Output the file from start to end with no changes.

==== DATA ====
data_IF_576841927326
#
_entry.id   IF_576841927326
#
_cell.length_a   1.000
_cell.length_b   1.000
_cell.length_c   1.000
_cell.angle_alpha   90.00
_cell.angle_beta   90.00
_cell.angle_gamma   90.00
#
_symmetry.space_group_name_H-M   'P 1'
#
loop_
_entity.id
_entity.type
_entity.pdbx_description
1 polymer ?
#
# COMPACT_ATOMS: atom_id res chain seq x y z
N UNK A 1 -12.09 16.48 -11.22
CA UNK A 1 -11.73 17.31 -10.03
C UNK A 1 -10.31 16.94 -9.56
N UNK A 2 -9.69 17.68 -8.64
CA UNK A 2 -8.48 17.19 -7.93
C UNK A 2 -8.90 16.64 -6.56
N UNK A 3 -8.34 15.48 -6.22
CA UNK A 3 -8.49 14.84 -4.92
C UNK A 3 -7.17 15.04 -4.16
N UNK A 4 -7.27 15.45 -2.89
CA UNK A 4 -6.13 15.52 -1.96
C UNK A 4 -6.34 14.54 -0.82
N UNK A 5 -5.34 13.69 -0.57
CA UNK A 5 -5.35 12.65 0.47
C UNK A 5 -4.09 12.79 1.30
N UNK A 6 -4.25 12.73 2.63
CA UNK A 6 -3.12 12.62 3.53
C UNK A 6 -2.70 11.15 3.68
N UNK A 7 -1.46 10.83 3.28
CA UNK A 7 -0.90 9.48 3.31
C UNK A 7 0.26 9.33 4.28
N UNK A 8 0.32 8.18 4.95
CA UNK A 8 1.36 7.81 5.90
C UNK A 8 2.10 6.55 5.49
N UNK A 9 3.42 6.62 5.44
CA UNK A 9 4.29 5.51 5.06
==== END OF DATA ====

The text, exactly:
data_IF_576841927326
#
_entry.id   IF_576841927326
#
_cell.length_a   1.000
_cell.length_b   1.000
_cell.length_c   1.000
_cell.angle_alpha   90.00
_cell.angle_beta   90.00
_cell.angle_gamma   90.00
#
_symmetry.space_group_name_H-M   'P 1'
#
loop_
_entity.id
_entity.type
_entity.pdbx_description
1 polymer ?
#
# COMPACT_ATOMS: atom_id res chain seq x y z
N UNK A 1 -12.09 16.48 -11.22
CA UNK A 1 -11.73 17.31 -10.03
C UNK A 1 -10.31 16.94 -9.56
N UNK A 2 -9.69 17.68 -8.64
CA UNK A 2 -8.48 17.19 -7.93
C UNK A 2 -8.90 16.64 -6.56
N UNK A 3 -8.34 15.48 -6.22
CA UNK A 3 -8.49 14.84 -4.92
C UNK A 3 -7.17 15.04 -4.16
N UNK A 4 -7.27 15.45 -2.89
CA UNK A 4 -6.13 15.52 -1.96
C UNK A 4 -6.34 14.54 -0.82
N UNK A 5 -5.34 13.69 -0.57
CA UNK A 5 -5.35 12.65 0.47
C UNK A 5 -4.09 12.79 1.30
N UNK A 6 -4.25 12.73 2.63
CA UNK A 6 -3.12 12.62 3.53
C UNK A 6 -2.70 11.15 3.68
N UNK A 7 -1.46 10.83 3.28
CA UNK A 7 -0.90 9.48 3.31
C UNK A 7 0.26 9.33 4.28
N UNK A 8 0.32 8.18 4.95
CA UNK A 8 1.36 7.81 5.90
C UNK A 8 2.10 6.55 5.49
N UNK A 9 3.42 6.62 5.44
CA UNK A 9 4.29 5.51 5.06